Latest news from Megger
Megger's tough new insulation testers!
Capable of providing accurate measurements up to 10 TΩ for 5 kV versions and 20 TΩ for 10 kV versions and having facilities for IR, IR(t), PI, DAR, DD, SV and ramp tests, Megger's new high-voltage insulation resistance testers (IRTs) offer exceptional versatility in a compact, rugged and light unit that weighs little more than half as much as its predecessors.
Megger makes primary injection portable
While capable of delivering 900 A continuously and 5,000 A for short periods, the new Ingvar primary current injection test set from Megger is readily portable, making it ideal for on-site use, even in applications such as underground substations where access would be difficult or impossible for larger test sets. The design has also been optimised to minimise in-rush current, thereby making Ingvar suitable for use on supply systems with limited capacity
Megger opens up the middle ground for circuit breaker test
With the launch of the new TM1700 range of circuit breaker analysers from Megger, users with regular circuit breaker testing requirements no longer have to choose between low-end instruments designed only for simple applications and versatile but costly high-end instruments.
Megger raises the bar for multifunction testers
Developed specifically to make installation testing safer, faster and more convenient, Megger's new and innovative MFT1700 series instruments set new standards for multifunction test sets.
MTO300 Series - six-winding transformer ohmmeters
Megger MTO300 series transformer ohmmeters measure all six windings of a three-phase transformer automatically without changing connections. With test current capability up to 10 A, they provide simultaneous winding magnetisation to ensure fast, accurate results, and auto-demagnetisation after test. And, by sharing the same lead set as Megger TTR turns ratio testers, they make transformer testing even more convenient.
Megger takes DC insulation testing to a new level
In response to the growing recognition of the benefits of 15 kV DC insulation testing, Megger, a world leader in portable electrical test equipment, has introduced two new instruments with 15 kV testing capabilities – the MIT1525 and the S1-1568.
Megger tames loop testing
By using a user selectable test current from 80 A up to 1,000 A, the new Megger NIM1000 network impedance meter allows users to make accurate loop impedance and fault current measurements on live circuits, close to the source of supply, even in large electrical installations such as those found in major hospitals and on big industrial sites.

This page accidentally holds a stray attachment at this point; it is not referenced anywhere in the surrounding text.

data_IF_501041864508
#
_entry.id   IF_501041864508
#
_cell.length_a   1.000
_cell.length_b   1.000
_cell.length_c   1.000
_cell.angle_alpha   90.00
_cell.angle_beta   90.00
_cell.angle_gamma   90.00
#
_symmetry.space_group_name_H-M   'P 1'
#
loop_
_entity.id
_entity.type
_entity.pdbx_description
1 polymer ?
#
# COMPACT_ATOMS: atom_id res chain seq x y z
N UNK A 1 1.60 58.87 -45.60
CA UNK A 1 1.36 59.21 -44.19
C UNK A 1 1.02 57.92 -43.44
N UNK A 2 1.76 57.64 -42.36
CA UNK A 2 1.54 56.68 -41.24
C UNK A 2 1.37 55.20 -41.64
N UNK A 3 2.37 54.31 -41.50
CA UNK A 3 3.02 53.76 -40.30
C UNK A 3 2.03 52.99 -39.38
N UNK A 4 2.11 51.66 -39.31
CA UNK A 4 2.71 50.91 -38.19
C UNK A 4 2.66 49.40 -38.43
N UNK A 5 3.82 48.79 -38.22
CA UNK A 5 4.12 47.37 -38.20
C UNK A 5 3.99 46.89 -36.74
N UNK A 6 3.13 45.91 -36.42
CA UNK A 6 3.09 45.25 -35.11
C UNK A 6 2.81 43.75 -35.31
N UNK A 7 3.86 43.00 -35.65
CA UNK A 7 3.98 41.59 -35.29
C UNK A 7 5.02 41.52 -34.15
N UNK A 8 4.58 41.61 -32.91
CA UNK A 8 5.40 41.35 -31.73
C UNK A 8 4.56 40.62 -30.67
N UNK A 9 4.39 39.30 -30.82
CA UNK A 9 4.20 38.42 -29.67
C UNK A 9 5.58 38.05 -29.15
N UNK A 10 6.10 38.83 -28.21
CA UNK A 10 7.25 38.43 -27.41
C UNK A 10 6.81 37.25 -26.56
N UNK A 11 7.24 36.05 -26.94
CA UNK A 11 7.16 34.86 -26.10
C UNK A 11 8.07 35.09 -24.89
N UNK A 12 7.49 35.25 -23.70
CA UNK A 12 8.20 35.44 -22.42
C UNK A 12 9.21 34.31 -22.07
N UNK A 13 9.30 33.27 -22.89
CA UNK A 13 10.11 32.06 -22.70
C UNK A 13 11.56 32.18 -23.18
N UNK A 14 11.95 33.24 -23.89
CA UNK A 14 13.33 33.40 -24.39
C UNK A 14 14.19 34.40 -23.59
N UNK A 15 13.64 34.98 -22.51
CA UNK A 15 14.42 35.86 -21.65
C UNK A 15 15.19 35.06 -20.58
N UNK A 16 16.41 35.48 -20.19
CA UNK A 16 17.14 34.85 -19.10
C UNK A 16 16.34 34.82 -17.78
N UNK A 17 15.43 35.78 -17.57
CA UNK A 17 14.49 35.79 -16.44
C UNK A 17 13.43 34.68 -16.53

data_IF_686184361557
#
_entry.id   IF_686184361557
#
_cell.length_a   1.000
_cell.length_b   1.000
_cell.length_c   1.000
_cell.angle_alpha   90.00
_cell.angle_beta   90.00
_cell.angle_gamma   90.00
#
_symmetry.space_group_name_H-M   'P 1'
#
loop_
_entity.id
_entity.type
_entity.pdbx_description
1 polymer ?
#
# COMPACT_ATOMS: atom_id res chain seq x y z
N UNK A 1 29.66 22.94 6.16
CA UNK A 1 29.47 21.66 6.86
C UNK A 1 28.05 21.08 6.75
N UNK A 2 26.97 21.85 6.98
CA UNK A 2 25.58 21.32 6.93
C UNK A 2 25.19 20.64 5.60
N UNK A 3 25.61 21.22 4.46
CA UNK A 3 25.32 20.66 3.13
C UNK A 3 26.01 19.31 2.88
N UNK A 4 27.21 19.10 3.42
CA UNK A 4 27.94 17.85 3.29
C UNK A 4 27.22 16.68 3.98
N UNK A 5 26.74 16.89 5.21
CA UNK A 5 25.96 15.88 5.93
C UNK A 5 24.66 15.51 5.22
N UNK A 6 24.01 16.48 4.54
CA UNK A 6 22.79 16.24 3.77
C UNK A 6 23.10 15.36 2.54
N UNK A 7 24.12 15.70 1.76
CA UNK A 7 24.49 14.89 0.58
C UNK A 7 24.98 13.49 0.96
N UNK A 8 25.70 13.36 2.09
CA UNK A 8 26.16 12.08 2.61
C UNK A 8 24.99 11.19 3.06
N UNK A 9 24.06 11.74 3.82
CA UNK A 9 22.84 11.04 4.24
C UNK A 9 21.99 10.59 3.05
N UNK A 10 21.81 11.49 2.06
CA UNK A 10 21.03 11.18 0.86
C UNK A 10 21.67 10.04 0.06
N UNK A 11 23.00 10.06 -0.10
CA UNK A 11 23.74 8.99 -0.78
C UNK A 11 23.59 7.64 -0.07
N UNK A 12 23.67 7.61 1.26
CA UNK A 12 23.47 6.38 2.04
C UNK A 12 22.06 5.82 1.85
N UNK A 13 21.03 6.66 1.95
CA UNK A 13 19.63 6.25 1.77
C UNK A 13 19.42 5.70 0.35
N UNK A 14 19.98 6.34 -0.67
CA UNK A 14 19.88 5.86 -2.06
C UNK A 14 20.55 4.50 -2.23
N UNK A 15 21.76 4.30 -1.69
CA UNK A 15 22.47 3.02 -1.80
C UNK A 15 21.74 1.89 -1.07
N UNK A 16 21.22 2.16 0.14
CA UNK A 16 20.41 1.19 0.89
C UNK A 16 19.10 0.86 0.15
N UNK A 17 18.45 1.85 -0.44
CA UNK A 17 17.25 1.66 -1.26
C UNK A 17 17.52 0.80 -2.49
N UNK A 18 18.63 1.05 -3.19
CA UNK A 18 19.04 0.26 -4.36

Megger tests substation protection comprehensively
With the new PCA2 protection condition analyser from Megger, it is now possible to test simultaneously all of the key elements of substation protection systems - including protection relay, circuit breaker, DC system, and protection circuitry - even while the system is on-load. The unit captures detailed information about the full protection operation sequence, before, during and after the trip, making it an ideal choice for critical first-trip testing.
New high current micro-ohmmeter works your way
Megger’s new DLRO100 digital low resistance ohmmeters are readily portable lightweight instruments that can deliver a test current of 100 A. They can be supplied with internal rechargeable Li-ion batteries that provide sufficient power for up to 200 manual/automatic tests on a single charge. This makes it easy for users to perform high-current low-resistance testing in almost any location, even if there is no access to a mains supply.
New Megger bridge finds HV cable faults quickly and accurately
Robust, readily portable and easy to use, the HVB10 high-voltage bridge from Megger allows cable and sheath faults in power cables to be prelocated reliably and accurately, even in difficult applications. The instrument, which also has facilities for sheath fault testing and sheath fault pinpointing, is particularly suitable for use on long HV cables, and in situations where pulse-reflection methods of fault prelocation do not give satisfactory results.